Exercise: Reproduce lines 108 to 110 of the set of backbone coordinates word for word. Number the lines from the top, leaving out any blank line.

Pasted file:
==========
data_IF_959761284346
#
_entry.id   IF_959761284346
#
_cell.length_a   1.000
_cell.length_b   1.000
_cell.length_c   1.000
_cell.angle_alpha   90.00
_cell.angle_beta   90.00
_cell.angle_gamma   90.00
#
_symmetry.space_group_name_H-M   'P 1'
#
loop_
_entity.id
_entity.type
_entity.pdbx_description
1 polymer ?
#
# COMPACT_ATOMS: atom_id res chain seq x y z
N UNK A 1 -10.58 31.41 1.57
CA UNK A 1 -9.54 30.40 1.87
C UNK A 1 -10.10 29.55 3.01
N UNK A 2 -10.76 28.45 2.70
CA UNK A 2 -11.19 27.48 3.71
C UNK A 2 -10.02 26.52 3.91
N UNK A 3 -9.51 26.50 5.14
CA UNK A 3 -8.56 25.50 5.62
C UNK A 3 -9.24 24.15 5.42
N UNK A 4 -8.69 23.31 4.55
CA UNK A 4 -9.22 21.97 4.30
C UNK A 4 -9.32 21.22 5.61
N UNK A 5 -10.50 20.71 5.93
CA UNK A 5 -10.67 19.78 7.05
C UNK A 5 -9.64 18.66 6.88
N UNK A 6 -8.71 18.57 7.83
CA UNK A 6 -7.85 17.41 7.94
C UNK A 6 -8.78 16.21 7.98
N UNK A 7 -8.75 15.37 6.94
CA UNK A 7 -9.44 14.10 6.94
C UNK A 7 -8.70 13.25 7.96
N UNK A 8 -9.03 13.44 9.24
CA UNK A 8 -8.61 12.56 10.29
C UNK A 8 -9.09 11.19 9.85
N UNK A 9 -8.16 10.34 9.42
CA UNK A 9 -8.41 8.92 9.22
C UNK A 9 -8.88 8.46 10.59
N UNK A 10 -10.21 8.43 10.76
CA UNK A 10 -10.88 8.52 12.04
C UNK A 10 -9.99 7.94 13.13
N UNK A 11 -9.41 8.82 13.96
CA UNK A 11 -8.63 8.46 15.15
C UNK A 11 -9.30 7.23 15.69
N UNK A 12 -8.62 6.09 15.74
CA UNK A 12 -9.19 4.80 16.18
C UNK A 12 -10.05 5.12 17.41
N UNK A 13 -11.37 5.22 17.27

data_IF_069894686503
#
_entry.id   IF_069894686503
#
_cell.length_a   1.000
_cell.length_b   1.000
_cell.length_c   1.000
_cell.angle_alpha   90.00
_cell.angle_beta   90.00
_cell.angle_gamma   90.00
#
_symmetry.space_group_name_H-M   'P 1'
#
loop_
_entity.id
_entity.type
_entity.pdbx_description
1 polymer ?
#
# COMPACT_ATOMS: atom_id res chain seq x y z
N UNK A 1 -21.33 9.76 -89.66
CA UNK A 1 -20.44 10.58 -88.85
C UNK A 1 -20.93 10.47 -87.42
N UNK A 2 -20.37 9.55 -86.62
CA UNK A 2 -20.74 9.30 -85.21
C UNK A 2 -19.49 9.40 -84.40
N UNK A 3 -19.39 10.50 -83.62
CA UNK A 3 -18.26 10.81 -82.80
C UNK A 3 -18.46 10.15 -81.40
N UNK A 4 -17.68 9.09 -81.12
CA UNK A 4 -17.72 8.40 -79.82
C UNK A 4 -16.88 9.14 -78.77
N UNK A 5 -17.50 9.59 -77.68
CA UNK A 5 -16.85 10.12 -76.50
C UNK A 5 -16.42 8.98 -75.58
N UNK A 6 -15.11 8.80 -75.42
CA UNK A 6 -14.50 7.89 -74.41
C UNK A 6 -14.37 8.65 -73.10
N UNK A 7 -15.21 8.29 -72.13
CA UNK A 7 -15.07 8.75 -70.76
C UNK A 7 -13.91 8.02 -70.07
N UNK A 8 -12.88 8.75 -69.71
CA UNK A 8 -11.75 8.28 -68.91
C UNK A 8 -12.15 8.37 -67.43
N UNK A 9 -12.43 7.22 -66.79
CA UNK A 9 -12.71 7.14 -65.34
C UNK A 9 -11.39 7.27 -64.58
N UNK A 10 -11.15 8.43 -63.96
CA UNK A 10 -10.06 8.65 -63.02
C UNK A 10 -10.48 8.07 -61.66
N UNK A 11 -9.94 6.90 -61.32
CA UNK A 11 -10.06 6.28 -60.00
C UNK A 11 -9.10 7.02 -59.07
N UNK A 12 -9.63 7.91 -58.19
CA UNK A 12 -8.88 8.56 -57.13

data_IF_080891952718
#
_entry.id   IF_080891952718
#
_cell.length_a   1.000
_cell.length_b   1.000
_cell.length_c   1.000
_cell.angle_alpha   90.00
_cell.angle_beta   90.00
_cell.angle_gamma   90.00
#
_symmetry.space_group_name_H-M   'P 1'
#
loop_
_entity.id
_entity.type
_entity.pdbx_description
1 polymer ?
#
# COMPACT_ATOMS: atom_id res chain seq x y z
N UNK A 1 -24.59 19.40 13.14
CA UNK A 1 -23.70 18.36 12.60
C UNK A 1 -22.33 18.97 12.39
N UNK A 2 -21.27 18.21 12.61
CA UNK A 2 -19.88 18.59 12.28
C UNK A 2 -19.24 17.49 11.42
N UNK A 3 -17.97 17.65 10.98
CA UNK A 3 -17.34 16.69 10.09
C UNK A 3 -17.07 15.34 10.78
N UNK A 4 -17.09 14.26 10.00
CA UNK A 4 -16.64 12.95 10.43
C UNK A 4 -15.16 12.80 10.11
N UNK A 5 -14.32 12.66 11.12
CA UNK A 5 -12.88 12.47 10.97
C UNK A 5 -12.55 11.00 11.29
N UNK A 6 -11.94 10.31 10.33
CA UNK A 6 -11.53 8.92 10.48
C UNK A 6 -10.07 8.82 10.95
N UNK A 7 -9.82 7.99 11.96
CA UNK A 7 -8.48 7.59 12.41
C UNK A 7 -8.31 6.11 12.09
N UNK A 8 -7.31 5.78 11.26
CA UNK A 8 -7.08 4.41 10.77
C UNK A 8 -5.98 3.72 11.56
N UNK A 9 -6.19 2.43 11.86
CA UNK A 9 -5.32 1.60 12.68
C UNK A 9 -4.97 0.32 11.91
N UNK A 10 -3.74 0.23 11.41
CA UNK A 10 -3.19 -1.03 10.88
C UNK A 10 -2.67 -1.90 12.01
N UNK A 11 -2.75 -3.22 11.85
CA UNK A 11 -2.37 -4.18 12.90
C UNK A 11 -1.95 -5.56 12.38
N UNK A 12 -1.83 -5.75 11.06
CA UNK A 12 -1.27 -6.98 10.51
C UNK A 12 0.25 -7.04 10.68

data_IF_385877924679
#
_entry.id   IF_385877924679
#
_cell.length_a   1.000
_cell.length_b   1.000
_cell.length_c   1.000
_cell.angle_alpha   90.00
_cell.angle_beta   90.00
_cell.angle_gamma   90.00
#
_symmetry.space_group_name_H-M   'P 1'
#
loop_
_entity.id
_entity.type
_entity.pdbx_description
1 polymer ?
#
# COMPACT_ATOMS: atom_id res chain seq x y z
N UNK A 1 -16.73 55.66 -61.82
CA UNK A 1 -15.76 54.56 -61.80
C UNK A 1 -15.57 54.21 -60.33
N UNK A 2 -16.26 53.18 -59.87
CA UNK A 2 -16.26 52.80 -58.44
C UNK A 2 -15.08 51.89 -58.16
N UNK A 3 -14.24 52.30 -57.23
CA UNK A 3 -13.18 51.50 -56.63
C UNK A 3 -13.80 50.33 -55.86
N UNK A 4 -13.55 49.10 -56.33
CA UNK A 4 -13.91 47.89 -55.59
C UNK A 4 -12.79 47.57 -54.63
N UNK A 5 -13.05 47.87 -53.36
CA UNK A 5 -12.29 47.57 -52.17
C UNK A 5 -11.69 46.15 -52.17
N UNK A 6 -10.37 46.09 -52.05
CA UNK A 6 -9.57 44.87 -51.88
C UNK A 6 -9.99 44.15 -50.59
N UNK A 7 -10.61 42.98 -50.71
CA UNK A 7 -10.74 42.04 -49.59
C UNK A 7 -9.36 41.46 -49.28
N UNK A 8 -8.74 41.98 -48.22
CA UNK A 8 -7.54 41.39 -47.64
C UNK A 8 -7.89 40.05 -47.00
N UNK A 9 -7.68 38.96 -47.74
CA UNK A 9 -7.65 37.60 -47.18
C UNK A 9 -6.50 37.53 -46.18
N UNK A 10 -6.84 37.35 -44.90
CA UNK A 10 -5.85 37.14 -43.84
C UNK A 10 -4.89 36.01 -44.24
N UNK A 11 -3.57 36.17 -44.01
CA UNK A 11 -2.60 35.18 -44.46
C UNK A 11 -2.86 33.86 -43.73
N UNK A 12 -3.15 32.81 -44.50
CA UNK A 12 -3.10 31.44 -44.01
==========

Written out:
N UNK A 11 -9.94 6.90 -61.32
CA UNK A 11 -10.06 6.28 -60.00
C UNK A 11 -9.10 7.02 -59.07